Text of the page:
After sitting with my feels for the past few weeks, I decided to write it out and see where it takes me. So, hold on for this y'all.

First off, we don't talk enough about the process of leaving and letting go, specifically when it comes to work. Think about how much time we spend asking people what they do, connecting people to their title, and just narrowing our conversations to our professional identity. 

Then, one day we leave that job. One day it's part of our identity, and then it's not. And y'all, there's no process for that. There's no guidance for that. It's just. . . why don't we talk about that more?!?

One of the reasons transition has been weighing so heavily on me is that I realize I have developed some really unhealthy habits. The stuff that I leave with me following a job? It's the worst - literally. I pack up all the criticism, all the stuff I didn't do well, and all the bad days, and I keep a hold on it. And when I say I keep a hold on it, I mean it's this intense death grip.

I didn't fully realize it until we went back to a place I worked and went to school a few weeks back. It's a place that has shaped me in so many ways. However, I also realize I was letting pieces of my time there overpower all the good it has brought to me. When I went back, I realized I had to let it go. This was not the story I wanted to keep, and I had to stop.

So, I did. In that space I know and love, I moved forward. It was lifting a huge weight on my shoulder. I hate that I let it be like that for so long, but y'all, anxiety is a beast, and we continue to fight one epic battle. I know I'm capable of winning, but damn, it's hard.

Reflecting even more, I have realized my tendency to carry the negative stuff is this awful default factory setting. For example, I can recall in vivid detail times I got in trouble in elementary school. One of the most salient moments of this is in fifth grade when I was trying to give helpful information to another teacher. She reported back to my teacher something about how she didn't appreciate how I'd delivered the information. It's been over 25 years, and I still don't understand why she was upset. However, what I do remember is my teacher ordered me to apologize to her. I went to her classroom, knocked on the door, and I immediately started crying. It was mostly confusion and embarrassment. However, why do I continue to carry that with me?!? I'm quite sure those teachers forgot that moment soon after, so why do I continue to let that moment have so much power. I could tell you very little else about my fifth grade year, and there were 179ish other days to remember.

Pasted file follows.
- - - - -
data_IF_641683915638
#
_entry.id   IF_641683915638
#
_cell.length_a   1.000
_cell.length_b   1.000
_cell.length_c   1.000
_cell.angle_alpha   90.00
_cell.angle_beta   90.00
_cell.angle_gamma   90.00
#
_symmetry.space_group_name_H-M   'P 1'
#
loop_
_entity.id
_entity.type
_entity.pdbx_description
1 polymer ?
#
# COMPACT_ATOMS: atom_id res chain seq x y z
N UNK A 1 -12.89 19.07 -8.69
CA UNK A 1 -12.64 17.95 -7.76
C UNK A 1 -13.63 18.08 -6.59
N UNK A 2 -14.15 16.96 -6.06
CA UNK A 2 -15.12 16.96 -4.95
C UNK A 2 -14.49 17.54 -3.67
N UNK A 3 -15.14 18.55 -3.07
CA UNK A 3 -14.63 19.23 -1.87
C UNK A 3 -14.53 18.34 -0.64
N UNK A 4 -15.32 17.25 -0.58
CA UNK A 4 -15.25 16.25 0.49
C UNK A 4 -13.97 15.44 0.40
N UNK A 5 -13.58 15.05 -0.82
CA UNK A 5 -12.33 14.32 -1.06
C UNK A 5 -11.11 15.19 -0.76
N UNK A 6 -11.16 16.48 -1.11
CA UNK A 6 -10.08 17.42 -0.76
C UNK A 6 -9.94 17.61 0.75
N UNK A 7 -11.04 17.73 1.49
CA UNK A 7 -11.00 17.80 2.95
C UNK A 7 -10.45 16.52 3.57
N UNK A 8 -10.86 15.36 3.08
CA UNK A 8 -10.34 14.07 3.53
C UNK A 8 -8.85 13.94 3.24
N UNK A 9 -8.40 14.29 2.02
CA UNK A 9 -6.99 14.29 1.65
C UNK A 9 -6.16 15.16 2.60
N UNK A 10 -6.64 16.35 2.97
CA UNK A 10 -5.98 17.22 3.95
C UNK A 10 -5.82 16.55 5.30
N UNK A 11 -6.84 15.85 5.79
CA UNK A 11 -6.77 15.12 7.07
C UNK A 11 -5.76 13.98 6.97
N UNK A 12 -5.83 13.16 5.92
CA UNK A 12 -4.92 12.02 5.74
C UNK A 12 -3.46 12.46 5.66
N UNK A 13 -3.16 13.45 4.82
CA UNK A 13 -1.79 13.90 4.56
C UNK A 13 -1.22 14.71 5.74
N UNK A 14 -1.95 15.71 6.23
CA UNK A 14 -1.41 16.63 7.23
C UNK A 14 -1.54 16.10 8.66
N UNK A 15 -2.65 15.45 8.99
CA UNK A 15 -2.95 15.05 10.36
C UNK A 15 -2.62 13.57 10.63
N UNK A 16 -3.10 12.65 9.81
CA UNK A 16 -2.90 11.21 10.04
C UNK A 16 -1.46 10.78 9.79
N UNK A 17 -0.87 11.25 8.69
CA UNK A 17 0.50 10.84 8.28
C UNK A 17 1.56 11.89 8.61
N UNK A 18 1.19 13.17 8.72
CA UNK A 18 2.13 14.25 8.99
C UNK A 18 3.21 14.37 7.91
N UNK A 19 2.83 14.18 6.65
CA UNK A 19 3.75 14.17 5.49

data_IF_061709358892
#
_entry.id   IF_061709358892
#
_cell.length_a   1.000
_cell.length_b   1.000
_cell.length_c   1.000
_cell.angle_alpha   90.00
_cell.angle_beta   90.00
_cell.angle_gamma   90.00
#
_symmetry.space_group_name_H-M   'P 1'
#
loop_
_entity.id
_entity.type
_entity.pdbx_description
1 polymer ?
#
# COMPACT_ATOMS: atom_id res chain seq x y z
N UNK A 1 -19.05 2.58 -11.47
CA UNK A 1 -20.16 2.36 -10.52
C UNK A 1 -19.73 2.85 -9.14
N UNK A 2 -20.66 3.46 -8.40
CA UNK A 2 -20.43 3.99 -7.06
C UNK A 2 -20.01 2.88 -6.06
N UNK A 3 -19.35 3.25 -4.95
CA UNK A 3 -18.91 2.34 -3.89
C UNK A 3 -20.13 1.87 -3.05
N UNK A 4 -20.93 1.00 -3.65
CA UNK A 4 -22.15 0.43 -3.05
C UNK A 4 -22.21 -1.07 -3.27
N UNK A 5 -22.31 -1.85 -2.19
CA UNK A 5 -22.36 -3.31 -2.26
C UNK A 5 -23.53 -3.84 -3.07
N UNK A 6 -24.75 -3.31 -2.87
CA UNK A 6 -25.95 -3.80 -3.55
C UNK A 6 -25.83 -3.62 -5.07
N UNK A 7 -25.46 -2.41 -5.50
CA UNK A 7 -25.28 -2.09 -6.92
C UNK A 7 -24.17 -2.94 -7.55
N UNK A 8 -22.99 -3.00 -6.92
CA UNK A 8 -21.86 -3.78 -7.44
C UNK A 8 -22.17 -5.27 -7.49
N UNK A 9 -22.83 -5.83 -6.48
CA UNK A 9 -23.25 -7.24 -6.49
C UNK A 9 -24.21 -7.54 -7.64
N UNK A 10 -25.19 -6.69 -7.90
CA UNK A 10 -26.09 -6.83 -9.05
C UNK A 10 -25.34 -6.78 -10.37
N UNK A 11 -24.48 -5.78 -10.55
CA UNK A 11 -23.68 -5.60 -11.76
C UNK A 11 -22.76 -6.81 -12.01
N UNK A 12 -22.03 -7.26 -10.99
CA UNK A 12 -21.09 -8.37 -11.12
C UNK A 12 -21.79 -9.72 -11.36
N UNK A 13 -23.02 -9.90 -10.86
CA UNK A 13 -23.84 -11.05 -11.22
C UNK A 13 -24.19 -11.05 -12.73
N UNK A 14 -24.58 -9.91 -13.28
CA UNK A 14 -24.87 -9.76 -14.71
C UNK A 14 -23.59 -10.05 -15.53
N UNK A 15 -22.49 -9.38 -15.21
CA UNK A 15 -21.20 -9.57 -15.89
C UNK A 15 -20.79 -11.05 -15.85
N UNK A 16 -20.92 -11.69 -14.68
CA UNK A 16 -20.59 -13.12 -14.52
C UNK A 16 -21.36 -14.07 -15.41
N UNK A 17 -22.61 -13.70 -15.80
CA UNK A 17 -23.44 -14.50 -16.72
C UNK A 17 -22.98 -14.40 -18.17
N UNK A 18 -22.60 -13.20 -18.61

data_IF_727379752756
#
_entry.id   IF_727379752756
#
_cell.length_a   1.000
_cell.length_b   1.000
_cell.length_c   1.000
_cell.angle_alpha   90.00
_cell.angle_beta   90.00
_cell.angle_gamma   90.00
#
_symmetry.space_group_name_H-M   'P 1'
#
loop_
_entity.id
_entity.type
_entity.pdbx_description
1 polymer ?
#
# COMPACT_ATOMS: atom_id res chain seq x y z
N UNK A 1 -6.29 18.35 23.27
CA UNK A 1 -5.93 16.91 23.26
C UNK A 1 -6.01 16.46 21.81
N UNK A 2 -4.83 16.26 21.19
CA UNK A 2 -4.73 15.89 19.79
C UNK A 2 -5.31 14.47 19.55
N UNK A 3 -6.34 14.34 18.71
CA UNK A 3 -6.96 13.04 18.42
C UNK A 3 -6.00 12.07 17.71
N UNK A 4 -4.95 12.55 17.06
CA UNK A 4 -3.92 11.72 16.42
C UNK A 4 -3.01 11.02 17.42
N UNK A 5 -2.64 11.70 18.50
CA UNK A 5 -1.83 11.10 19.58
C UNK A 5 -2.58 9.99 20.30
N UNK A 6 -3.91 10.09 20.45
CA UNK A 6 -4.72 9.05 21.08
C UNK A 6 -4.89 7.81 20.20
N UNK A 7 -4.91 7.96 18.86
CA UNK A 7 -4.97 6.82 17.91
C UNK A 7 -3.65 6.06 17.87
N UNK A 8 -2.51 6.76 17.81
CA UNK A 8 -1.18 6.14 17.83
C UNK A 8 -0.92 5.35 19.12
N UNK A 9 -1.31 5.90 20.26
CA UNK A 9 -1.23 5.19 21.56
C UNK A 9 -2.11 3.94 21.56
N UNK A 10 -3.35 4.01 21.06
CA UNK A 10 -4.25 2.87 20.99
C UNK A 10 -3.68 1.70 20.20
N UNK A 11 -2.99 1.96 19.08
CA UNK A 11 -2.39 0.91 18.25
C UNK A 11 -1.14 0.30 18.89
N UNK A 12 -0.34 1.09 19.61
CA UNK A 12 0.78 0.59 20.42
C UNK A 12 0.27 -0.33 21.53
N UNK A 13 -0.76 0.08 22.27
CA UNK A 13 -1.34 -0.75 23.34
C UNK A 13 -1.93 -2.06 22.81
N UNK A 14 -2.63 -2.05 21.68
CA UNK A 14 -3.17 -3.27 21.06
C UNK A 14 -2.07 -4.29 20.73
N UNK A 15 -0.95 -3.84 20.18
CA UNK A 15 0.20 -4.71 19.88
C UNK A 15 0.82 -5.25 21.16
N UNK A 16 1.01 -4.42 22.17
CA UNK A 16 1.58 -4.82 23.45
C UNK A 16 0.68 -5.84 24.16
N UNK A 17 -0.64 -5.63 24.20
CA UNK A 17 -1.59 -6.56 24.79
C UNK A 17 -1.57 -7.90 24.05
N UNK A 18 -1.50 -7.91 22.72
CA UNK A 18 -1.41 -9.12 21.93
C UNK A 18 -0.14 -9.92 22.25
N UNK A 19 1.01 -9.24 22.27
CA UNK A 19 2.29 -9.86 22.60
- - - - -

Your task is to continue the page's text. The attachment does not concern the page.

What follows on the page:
Typing it, I know this doesn't make sense, and that's what I'm working on.

I let the moments that don't matter overpower the ones that do. I give too much space to the words and actions people say and do that I shouldn't. I care too much about people that don't care about me. 

One of the things I'm actively working (and really actively working because again y'all that anxiety puts up a fight) is embracing compliments. I have realized how easily I love in a space of feeling I need to do more and be more and even questioning the positive feedback I receive. However, when I receive negative feedback I'm wiling to take it and believe it and live with it in my head and heart for an indeterminate amount of time?!? What if I did that with the positive? How amazing would that space be?!?

I'm certainly not saying there's not space for criticism and negative feedback. What I am saying is that I'm done giving it a disproportionate space I'm giving it in my mind. I'm releasing that death grip on negativity, and I'm transferring it to the good stuff. It's been there all along, and I'm diving into it headfirst and as deep as I can possibly go.